Nibbling around the definitions

We’re still nibbling around that pesky definition of “explosion.”  I actually thought I had something that would work as a qualifier until the daughter asked a smart question.

Qualifier: “release of energy generates a shock wave.”  Question: “Can you have a shock wave in a vacuum?” (implied: explosions in space are possible.)  Answer: dunno – more research.

Still, I think we may be closing on a definition that is heavier than a hand wave. (rapid release of energy, violent release of energy, WHAT SO-CALLED SCIENTIEST wrote these?  sigh).

On a digression, we discovered a couple of critical terms for chemical explosions.  (A subset, which means most of the definitions that actuall work for them don’t work for other subsets such as mechanical explosions.) Anyway, we have “fast” and “slow” explosions – with specific terms and a clear point of demarcation.  Fast is a detonation. Slow is a deflagration.  The point of demarcation is based on speed of the burn.  Specifically, it’s the speed of sound.  Again we’re back to the shock wave question, but at least I’ve got a glimmer of an idea.  Oh, it also appears that these chemists are only considering chemical combustion explosions – a further subset.  Because I can combine two non-oxygenated substances in a vacuum and get an expansion that explodes.   Since it’s due to a chemical reaction it’s a chemical explosion even though it’s otherwise a mechanical explosion.  Yep, again I am stumbling against definitions that aren’t definitions but merely working phrases.

Touches of brilliance from the daughter (besides the question above).  As in, she decided she needed a notebook.  Sadly we’re not able to get or make a “proper” notebook – one which is hard-bound for which adding and deleting pages is difficult without being noticed.  But she’s decided at this level it’s not needed – a basic binder will do.  As we progress we’ll do the formal binder thing.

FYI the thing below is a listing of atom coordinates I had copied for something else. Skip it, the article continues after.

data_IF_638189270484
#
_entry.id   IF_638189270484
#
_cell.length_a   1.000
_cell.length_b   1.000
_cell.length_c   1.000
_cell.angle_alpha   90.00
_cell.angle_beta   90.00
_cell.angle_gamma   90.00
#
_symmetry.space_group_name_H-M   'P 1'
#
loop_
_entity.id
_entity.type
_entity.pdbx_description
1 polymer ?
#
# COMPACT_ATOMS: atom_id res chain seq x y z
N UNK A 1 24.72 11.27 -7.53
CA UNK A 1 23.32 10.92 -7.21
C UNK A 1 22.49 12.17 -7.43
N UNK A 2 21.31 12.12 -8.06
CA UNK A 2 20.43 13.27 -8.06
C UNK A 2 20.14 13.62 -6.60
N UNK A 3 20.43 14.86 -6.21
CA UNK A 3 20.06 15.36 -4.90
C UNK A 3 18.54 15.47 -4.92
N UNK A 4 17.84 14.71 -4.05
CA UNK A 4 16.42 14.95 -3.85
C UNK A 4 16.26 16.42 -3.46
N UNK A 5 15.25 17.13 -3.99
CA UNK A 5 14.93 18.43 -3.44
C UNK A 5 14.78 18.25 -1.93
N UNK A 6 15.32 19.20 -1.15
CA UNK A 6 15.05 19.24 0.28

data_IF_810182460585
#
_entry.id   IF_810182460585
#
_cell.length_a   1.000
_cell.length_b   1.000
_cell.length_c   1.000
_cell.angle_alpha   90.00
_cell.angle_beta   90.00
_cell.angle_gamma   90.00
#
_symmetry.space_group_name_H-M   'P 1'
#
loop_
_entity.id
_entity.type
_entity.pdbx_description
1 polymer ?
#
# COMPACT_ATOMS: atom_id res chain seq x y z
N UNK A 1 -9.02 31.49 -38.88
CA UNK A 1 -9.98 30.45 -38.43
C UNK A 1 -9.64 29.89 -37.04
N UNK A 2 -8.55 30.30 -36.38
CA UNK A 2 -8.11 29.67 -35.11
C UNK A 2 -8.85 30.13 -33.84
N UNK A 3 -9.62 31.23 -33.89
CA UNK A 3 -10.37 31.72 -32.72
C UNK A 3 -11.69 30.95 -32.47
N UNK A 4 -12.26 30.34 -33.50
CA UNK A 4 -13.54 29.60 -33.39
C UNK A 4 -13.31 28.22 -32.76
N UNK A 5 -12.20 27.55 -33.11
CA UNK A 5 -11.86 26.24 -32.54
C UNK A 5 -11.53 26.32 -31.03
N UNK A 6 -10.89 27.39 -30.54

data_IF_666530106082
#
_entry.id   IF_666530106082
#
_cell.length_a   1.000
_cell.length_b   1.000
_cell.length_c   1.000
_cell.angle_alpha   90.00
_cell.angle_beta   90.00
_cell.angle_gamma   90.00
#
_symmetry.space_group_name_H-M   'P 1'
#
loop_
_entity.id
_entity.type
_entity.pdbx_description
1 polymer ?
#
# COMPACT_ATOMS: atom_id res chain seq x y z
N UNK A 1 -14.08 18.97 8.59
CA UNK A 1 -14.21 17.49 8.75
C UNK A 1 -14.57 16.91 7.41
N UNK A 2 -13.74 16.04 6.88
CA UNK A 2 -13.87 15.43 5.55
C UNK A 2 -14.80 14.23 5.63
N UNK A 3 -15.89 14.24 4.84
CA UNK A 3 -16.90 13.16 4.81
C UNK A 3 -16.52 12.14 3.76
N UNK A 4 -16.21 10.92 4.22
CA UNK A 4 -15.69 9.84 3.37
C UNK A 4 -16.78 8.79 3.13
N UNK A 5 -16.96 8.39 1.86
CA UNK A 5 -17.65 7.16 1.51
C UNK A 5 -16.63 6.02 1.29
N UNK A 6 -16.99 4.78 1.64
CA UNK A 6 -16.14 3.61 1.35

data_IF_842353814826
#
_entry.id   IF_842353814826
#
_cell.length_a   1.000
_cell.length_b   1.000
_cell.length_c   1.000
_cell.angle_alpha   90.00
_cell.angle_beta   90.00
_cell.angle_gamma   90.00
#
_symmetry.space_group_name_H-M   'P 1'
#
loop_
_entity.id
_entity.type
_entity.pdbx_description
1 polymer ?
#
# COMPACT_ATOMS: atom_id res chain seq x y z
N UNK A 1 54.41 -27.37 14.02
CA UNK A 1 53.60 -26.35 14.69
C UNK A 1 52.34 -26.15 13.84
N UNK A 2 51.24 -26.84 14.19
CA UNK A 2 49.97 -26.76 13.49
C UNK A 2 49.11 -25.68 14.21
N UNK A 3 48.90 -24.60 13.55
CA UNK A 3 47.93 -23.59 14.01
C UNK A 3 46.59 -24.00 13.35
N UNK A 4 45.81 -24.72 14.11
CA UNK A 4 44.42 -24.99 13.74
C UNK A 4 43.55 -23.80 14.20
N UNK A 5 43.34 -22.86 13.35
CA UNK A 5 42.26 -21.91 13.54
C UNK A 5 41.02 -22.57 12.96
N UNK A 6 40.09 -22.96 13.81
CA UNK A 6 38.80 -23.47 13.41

And if we do, I’ll probably do it right. See, way back when I learned how to bind. Yes, properly it’s done with sheets that are folded.  But you can still do it with flat sheets – it’s just a wee bit less durable.  100 sheets of small-grid (1/4 in or 5mm work well for the most part).  hmmm, seeing that, I want to make a recommendation.

I cannot recommend’s graphpaper resource enough.  Free graph paper – decide what you want and print it.  Oh, not just square grid graphs. There are dots, crossgrids, axanometric grids, plus really different things such as hexes, logarithmics, polar plots, ledger, perspective… enough.  Go look.


2 thoughts on “Nibbling around the definitions

  1. The definitions suck because “everyone” “knows” what an explosion is.

    The real question is…. why do YOU seem to care so much? Who cares? I’ll measure what I care about when I care about them. Energy flux is a pretty good measurement for a space based weapon. Shock waves are generally what matter for blowing things apart in atmosphere. (Which is why ANFO is awesome for dropping rocks in a quarry and pretty crappy for taking down buildings…..regardless of what the D.H.S. tries to sell you)

    If you just want to play with things that go boom, I’d start with an ANFO bomb. ANFO is REALLY REALLY safe, right up until you light it off. In fact, dropping a match on the AN part will NOT set it off, until you soak it with the FO part. Just make sure its a small bomb or D.H.S. will knock on your door. Black Powder, TNT, all the other stuff I can think of that I can make without causing all kinds of flags to go off, they aren’t so safe.

  2. Puzzling on the definition is part of the exploration process – the curiosity factor. I am delighted you intuitively know what needs measured. I don’t. Part of figuring out what is needed – of deciding what it is I care about – is this process.

    I will be doing ANFO for a variety of reasons. I will, however, be doing other explosives. Why?

    I’m teaching. Incidentally I’m learning, but I’m teaching. And the single most important thing I’m teaching is the it is not only good but right to scratch the curiosity bump – with a strong secondary being make sure you do so as safely as possible.

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